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Choosing a new Notebook

Article for: Anyone thinking about a new laptop
Difficulty: Easy
Importance: Useful

Do you really want one?

The first thing to consider is whether a laptop is really the best choice for you. If you travel a lot and need to carry your computer, it is the right choice. But, notebooks are slower, less reliable and harder to repair than tower computers. If you don't need one, don't get one.


If you are choosing it because you have limited space, then a NUC might be a better choice. A NUC is like a laptop, but scrunched up into a smaller package, taking up even less space. Instead of a screen and keyboard, they have plugs for you to connect whatever monitor (or monitors), keyboard and mouse you like. It will fit under your monitor and take up no usable space, while giving you the advantages of a good keyboard and a larger monitor.

This image gives you an idea of the size of a NUC. They are full computers in a tiny package. I've found them to be more reliable than laptops. This is probably because they aren't carried around and also because laptops often have problems with keyboards or screens or their connections to their internal keyboard or screen. The NUC reduces these issues.
NUCs also have lots of connectors for more USB devices, ports, monitors and so forth.

Do you need Windows?

If you are running Windows-only programs, like Quickbooks, you may need a Windows computer. But, if all you do is cruise the Internet and Email, then a simple Chromebook will be faster, safer, more reliable, cheaper and easier to use. Most printers work fine with them, and you can use many Android, and Google Docs programs for simple spreadsheets and word processing. Chromebooks also come in the tiny NUC like box format. They are called Chromeboxes. These can be an excellent simple option for many people.

Size and weight

You need to weigh the trade-offs between size, weight, power and battery life. The bigger the screen, the easier to see, but it will be heavier, and have less battery life. You may want to plug in an external screen, anyway. Do you need a numeric keypad? You can plug in external keypads, but most 15" laptops have them built-in. I recommend an Intel I-5 for most personal and business use. If you are a gamer, you might want an I-7. The current generation processors are the 8000 series from Intel. You should probably get at least a 7000 series chip.

Storage and Memory

You should get at least 8 Gigabytes of RAM. 16 is better for the long term. You should only buy SSD drives. These have no moving parts and are much faster than spinning drives (HDD). Particularly in a laptop, you want a reliable drive that can be moved safely. SSDs also use less energy, so your battery will last longer, and produce less heat. For speed and reliability, I recommend Solid State Drives for all computers, but am even more emphatic for laptops.

For future proofing, I recommend 500 GB SSD drives, but you might be fine with a 250 GB drive instead. If you don't store many pictures or videos 250 GB could be sufficient. The way to check is to open File Explorer and right click on your current computer's C drive. Select properties.


Look at the used space. Double it. Your new computer's drive should be at least double what you are currently using. If you plan on big changes, like becoming a video editor, or take thousands of pictures, or install lots of new games, this rule of thumb will not work, but more than twice your current drive usage will usually be sufficient. Many programs are expecting and being built for larger drives, so newer programs will demand more space.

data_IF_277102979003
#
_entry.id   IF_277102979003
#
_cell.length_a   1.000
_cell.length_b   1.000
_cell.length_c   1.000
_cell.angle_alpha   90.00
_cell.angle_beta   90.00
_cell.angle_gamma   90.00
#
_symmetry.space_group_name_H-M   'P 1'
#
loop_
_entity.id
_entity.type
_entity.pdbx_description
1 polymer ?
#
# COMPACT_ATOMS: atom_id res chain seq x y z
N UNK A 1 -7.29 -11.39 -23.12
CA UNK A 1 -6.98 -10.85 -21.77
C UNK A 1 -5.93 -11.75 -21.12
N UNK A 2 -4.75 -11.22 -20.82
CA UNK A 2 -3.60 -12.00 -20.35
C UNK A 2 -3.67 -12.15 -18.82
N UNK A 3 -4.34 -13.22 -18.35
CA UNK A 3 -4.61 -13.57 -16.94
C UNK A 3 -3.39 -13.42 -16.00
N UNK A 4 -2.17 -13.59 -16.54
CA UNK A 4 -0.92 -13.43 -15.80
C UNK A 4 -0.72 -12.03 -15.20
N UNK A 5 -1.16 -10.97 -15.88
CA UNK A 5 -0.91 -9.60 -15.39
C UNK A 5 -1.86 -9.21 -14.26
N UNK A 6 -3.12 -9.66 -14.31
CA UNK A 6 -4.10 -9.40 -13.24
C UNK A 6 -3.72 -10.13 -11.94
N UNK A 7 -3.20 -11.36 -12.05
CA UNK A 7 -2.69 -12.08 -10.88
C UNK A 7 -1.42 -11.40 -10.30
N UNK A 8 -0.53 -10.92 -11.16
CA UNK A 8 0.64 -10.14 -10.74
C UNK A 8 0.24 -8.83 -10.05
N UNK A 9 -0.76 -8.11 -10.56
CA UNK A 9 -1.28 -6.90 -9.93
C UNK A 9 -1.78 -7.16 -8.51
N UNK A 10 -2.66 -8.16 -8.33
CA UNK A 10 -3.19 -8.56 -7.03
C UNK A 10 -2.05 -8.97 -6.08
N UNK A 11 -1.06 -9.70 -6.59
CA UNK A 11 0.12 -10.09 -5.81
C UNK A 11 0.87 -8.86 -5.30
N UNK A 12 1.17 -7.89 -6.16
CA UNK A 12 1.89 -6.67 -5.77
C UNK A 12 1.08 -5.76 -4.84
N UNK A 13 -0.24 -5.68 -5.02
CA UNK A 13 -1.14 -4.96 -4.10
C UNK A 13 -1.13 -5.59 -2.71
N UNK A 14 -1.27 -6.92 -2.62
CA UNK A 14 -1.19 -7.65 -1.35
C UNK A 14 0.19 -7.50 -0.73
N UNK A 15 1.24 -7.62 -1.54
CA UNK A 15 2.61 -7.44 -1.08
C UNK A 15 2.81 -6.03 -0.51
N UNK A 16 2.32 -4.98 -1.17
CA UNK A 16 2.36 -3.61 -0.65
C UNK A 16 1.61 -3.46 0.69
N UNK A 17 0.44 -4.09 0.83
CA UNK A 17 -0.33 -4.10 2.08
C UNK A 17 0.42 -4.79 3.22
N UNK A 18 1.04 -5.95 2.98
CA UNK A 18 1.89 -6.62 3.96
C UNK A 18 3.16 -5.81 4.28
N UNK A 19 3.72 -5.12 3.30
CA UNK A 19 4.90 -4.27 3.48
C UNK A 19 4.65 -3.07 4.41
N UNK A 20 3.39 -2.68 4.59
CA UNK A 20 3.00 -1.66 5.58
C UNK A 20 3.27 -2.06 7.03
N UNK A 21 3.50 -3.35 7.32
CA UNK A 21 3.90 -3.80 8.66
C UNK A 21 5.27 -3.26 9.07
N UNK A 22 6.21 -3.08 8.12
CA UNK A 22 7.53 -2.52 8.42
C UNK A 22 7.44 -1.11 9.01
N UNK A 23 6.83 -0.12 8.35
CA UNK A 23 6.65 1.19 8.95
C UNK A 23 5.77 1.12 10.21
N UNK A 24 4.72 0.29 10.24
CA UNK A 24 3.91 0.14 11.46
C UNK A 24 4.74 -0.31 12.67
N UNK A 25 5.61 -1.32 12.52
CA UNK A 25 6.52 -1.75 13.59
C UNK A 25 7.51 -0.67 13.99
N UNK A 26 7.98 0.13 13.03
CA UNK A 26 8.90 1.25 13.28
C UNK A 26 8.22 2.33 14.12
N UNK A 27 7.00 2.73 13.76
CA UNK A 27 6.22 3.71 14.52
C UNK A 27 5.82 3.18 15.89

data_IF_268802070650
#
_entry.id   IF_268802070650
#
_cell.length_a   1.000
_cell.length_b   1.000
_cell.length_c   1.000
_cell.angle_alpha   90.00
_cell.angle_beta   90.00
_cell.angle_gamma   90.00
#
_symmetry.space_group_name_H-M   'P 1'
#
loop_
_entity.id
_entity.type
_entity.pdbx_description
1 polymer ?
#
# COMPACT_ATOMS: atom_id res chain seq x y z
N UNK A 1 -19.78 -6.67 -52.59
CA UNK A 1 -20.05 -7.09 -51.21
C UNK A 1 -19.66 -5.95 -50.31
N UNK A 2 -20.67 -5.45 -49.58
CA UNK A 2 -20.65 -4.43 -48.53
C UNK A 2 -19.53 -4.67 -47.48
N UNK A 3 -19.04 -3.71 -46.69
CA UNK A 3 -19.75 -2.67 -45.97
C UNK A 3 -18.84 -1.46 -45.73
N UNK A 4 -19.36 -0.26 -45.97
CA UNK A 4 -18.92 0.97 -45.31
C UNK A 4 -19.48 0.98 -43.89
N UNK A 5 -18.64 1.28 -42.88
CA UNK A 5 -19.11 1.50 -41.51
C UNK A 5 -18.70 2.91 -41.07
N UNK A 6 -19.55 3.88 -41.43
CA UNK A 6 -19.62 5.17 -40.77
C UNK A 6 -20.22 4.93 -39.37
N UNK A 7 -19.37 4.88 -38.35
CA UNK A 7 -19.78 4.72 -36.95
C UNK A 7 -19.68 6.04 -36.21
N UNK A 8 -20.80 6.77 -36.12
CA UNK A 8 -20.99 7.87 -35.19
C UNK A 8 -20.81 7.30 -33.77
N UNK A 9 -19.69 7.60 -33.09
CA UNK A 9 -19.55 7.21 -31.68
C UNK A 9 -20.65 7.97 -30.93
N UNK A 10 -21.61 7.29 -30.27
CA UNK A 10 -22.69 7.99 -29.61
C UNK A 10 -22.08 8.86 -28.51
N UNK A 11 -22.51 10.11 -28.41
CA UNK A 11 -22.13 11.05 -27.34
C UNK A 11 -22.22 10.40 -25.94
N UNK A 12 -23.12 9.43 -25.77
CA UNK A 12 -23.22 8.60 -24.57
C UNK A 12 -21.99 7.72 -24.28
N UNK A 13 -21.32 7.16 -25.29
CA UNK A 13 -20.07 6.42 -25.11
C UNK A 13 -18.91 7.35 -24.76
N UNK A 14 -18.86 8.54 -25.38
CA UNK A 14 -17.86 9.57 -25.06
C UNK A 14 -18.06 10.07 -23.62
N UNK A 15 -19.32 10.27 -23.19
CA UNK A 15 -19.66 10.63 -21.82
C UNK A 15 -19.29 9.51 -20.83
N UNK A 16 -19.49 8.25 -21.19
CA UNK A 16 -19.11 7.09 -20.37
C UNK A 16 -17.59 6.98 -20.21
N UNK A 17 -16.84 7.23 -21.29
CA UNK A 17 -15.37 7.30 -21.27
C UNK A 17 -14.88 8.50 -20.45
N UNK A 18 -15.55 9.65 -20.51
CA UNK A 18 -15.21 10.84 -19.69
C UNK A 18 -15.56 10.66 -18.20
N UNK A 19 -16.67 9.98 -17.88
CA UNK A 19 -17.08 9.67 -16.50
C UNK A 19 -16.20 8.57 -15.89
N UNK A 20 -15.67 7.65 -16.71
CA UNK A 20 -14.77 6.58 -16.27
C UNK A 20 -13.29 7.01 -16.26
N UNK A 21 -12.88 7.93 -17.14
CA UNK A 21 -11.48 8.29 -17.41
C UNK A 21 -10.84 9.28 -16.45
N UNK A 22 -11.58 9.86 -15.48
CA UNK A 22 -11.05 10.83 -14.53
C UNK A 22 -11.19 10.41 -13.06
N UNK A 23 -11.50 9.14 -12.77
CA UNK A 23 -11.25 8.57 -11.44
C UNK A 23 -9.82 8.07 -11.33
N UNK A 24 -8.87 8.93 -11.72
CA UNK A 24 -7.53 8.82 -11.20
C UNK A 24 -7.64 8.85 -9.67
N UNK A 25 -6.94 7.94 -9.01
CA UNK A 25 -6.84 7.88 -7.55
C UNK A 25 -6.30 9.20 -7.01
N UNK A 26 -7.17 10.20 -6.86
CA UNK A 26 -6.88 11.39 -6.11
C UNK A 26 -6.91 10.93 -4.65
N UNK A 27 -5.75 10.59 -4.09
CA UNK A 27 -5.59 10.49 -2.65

Rule of thumb
Your new drive should be at least twice a large as you are now using.

The Screen

I recommend only getting 1920x1080 or 1920x1200 screens. Less than 1080 pixels on the short end, means that you can't get a lot on the screen. That makes browsing the Internet difficult. There will be too much scrolling to see everything.

Many notebooks are coming with very high resolution screens. Super HDMI. These can easily have 4000 pixels across instead of 1920. Normally they are either 3840 or 4096 pixels. While people imagine this is a good thing, on a 15" laptop, you can't really tell the difference. They will preach the stunning display, but I can't see it.

The more pixels on the screen, the smaller the icons and labels become. Then we can't read them because they are too small. A 12x12 pixel character on a 15" display is much bigger on a 1920 x 1080 display than it is on a 3840 x 2160 display. So, most of my clients have to increase the display by 150% or 200% to see the words and icons. Now they are just wasting the extra pixels. Then they find that some programs can't make the adjustment to the weird magnification and are harder to use.

For maximum compatibility, use standard HDMI screens, not the new 4k screens for your monitors, whether laptop or standard monitors. Windows 10 keeps adding various settings you can change to try to get older programs to work properly with high definition screens, but it is simpler, cheaper and safer to just avoid them.


For laptops I recommend the Lenovo ThinkPad. They have good keyboards, quality builds and fewer problems than other brands. None of the alternatives impress me. However, ThinkPads are a little expensive.

For NUCs I recommend Intel, but expect the Asus ones will be good.

I like the Asus Chromeboxes, but really haven't enough experience with different brands to have Chromebook suggestions.

Date: August 2019

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This article is licensed under a Creative Commons Attribution-NoDerivs 3.0 Unported License.

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